On Monday, March 2, North Korean leader Kim Jong Un ordered yet another short-range ballistic missile test. The missile, fired near the town of Wonson on North Korea’s west coast, traveled 149 miles to the northeast before landing in waters off the Korean Peninsula. The launch was North Korea’s first missile test of 2020, coming a year after Pyongyang conducted over a dozen launches of various calibers.
There is an all too predictable pattern to these events. Pyongyang announces a missile test, only for Washington, Seoul, and Tokyo to condemn the launch as a violation of U.N. Security Council Resolutions (usually in the same boilerplate language) and stress that all three countries are vigilantly monitoring the situation. However, what the United States shouldn’t do is panic and overreact.
It’s tempting for any U.S. administration to hype the threat North Korea allegedly poses to the United States. Indeed, U.S. political and military officials have been quite effective at it; last January, Vice Chairman of the Joint Chiefs General John Hyten described North Korea as undergoing a missile bonanza of increasing range, lethality, and sophistication. In Hyten’s words, “North Korea has been building new missiles, new capabilities, new weapons as fast as anybody on the planet with the 115th most powerful economy in the world.” The North’s missile test this week, in addition to U.N. reports of Pyongyang enhancing its missile program in 2019 despite the strongest Security Council regime sanctions in history, would seem to support the general’s assessment.
Capability, however, doesn’t signal intent. There are many countries seeking to improve the quantity, quality, durability, and lethality of their weapons systems. Granted, Kim is more brutal than the typical head-of-state, but nothing in his near-decade in power suggests he is itching to deploy nuclear weapons and ballistic missiles in an offensive capacity.
How can we be so confident? It’s simple: Kim may be an enigma to those in the West, but he has actually demonstrated himself to be a clever figure who understands his country’s limits. He knows when to press his advantage at the negotiating table; when and how to send signals with the most impact to other world leaders; and how to prepare his people for a long road of difficulty ahead. Most importantly, Kim knows when to pull back. Washington doesn’t need to panic because there is no reason to panic; the United States isn’t dealing with a suicidal lunatic, but a human being who is as rational as any other dictator obsessed with his own reputation and power.
All of which is to say that Kim is as likely to send a nuclear-tipped ICBM to an American city as Xi Jinping, Emmanuel Macron, or Benjamin Netanyahu. The possibility of the North Korean leader waking up one morning on the wrong side of the bed and deciding to haphazardly order a nuclear attack on the United States is so minuscule that it’s not worth discussing.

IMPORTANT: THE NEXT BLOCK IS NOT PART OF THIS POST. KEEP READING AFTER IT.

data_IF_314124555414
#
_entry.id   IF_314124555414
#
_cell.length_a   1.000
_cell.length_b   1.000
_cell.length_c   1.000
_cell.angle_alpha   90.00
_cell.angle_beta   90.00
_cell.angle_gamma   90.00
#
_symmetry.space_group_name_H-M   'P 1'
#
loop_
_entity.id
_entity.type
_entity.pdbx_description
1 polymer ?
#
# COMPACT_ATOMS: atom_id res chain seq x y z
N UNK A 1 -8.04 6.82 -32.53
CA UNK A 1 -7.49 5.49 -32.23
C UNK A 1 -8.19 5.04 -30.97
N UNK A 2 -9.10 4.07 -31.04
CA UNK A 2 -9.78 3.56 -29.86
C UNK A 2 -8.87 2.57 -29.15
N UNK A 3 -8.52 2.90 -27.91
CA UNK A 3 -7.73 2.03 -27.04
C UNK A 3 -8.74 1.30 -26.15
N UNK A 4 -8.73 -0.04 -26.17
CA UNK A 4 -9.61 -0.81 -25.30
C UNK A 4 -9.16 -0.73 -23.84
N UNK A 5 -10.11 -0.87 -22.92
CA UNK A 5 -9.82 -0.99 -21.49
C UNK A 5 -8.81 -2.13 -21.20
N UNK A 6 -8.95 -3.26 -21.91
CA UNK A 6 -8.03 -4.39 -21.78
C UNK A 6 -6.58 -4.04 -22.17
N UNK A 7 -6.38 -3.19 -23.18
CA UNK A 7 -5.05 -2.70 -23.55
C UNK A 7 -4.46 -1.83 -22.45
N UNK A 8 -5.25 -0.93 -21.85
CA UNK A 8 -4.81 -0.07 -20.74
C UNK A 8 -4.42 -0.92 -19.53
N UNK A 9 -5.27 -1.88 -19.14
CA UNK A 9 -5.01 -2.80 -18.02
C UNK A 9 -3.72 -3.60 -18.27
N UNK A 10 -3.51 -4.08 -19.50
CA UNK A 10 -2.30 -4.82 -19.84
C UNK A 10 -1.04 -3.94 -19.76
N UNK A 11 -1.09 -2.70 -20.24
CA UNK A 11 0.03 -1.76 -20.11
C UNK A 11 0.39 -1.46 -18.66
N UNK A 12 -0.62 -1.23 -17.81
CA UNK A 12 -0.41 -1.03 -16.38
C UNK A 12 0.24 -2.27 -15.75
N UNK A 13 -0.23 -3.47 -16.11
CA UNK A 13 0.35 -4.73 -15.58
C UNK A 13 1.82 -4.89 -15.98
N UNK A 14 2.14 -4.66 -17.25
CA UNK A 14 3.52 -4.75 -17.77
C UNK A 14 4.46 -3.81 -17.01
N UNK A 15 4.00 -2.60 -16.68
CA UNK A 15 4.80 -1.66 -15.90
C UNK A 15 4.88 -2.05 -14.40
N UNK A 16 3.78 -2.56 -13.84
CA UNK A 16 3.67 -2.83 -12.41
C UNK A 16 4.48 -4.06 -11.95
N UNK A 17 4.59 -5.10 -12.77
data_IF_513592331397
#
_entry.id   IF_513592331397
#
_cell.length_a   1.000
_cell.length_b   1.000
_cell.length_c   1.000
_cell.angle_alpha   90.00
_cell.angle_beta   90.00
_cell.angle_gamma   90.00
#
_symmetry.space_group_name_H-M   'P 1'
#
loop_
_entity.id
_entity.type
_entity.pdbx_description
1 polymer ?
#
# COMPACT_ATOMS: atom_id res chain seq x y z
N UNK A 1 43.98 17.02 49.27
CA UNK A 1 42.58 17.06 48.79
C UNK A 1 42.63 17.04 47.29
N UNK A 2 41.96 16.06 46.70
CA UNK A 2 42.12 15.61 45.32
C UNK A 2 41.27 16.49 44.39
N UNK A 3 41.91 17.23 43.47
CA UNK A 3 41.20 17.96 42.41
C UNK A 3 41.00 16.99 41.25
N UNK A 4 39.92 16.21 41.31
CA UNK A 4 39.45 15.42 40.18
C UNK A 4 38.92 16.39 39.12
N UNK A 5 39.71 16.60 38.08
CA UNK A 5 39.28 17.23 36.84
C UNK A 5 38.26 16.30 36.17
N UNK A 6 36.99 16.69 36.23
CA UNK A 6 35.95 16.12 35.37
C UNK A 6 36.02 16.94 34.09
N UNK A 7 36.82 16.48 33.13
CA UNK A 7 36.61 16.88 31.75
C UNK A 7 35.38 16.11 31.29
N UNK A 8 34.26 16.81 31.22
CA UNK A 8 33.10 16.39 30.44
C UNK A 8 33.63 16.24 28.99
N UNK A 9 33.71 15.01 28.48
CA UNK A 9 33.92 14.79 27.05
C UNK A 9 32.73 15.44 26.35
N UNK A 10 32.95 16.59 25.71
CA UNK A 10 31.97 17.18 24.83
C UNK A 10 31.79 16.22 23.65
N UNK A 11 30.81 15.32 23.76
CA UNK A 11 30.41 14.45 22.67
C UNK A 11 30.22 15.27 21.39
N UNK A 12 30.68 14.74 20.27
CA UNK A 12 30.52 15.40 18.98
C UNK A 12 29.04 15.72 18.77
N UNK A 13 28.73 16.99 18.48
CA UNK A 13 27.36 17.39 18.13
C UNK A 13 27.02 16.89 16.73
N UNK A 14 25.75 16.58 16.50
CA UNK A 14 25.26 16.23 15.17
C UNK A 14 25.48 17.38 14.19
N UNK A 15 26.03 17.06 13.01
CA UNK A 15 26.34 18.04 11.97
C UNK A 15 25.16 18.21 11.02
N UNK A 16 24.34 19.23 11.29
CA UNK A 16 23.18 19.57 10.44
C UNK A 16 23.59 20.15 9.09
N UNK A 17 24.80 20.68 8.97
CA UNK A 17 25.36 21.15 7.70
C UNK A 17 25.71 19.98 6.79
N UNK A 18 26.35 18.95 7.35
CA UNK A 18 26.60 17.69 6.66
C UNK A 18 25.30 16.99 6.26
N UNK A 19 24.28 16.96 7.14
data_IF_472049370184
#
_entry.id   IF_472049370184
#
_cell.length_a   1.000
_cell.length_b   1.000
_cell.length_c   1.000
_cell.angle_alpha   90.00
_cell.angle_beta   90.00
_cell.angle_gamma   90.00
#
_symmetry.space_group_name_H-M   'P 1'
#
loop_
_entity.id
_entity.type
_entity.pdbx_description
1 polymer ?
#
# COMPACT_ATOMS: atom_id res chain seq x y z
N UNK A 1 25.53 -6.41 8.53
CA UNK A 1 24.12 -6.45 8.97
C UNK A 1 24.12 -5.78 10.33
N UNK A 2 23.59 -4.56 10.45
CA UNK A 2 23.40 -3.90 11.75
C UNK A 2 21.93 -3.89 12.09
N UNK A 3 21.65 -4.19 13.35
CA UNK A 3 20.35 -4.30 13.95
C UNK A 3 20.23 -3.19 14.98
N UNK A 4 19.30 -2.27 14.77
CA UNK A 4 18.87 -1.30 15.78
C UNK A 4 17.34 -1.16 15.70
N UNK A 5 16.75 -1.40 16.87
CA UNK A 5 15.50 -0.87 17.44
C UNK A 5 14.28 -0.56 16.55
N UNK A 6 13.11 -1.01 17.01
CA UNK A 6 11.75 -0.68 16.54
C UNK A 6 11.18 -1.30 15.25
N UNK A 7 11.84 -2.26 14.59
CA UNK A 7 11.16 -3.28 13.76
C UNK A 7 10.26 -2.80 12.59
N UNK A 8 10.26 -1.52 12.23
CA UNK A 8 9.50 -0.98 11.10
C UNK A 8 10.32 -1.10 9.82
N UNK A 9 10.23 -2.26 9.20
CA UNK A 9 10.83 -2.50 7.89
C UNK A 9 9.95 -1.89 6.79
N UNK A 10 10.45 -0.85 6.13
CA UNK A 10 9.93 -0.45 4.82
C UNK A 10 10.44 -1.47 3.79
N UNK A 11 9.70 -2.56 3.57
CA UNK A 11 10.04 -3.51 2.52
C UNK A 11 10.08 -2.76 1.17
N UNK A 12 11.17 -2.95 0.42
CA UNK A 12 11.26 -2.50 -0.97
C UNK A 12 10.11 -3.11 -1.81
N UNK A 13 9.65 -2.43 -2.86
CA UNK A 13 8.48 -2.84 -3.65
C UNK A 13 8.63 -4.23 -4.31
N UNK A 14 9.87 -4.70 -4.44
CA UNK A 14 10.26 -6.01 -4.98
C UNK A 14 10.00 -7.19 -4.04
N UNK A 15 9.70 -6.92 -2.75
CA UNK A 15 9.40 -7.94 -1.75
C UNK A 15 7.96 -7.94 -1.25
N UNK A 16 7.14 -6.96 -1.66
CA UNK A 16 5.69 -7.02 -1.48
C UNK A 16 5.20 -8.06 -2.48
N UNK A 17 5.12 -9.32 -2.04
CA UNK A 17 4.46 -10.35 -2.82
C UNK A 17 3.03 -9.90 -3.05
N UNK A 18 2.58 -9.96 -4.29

Like all authoritarians, Kim’s top priorities are the longevity of the dynasty his grandfather and father built and the preservation of his place in that dynasty. Any decision that even exposes Kim to a challenge of his authority will be avoided for fear of losing the slightest control over the system. Needless to say, using a single one of the roughly 60 nuclear weapons Pyongyang possesses would create a series of events Kim wouldn’t dare contemplate: U.S. retaliation would result in nothing short of the incineration of his regime; the likely death of himself and his family; and the utter annihilation of North Korea as an independent, sovereign country. Kim’s fixation on his regime’s survival actually makes deterrence against the North easier for Washington to manage.
This doesn’t mean there aren’t circumstances when Pyongyang could envision leveraging its nuclear warheads. A situation in which Kim believed North Korea was under immediate military threat from the United States or its partners in East Asia could erupt into a scenario where the use of Pyongyang’s nuclear weapons becomes an option.
But this is all the more reason for Washington to maintain — and build upon — lines of communication with Pyongyang in order to exchange messages directly, reassure one another of their intentions, and decrease the prospects of a mishap quickly spiraling into an alarming conflict that could be as deadly as the 1950-1953 Korean War, which killed about 3 million people. Barring a much-needed change in the U.S. negotiating position, U.S.-North Korea nuclear talks are likely dead this year. A dialogue about strategic stability and crisis management, however, should become an active component of the U.S.-North Korea relationship regardless of how those nuclear negotiations proceed.
North Korea will continue testing missiles this year. The testing and production of nuclear weapons and ballistic missiles will continue as long as Washington fails to do the sensible thing and negotiate concrete arms control arrangements that cap the North’s stockpile and create a more stable and constructive bilateral relationship. Washington needs to keep a cool head: The United States has the power, ability, capacity, and will to deter North Korea indefinitely as it has ever since the country transformed into a nuclear state over 13 years ago.
Daniel R. DePetris is a fellow at Defense Priorities and a columnist at the Washington Examiner.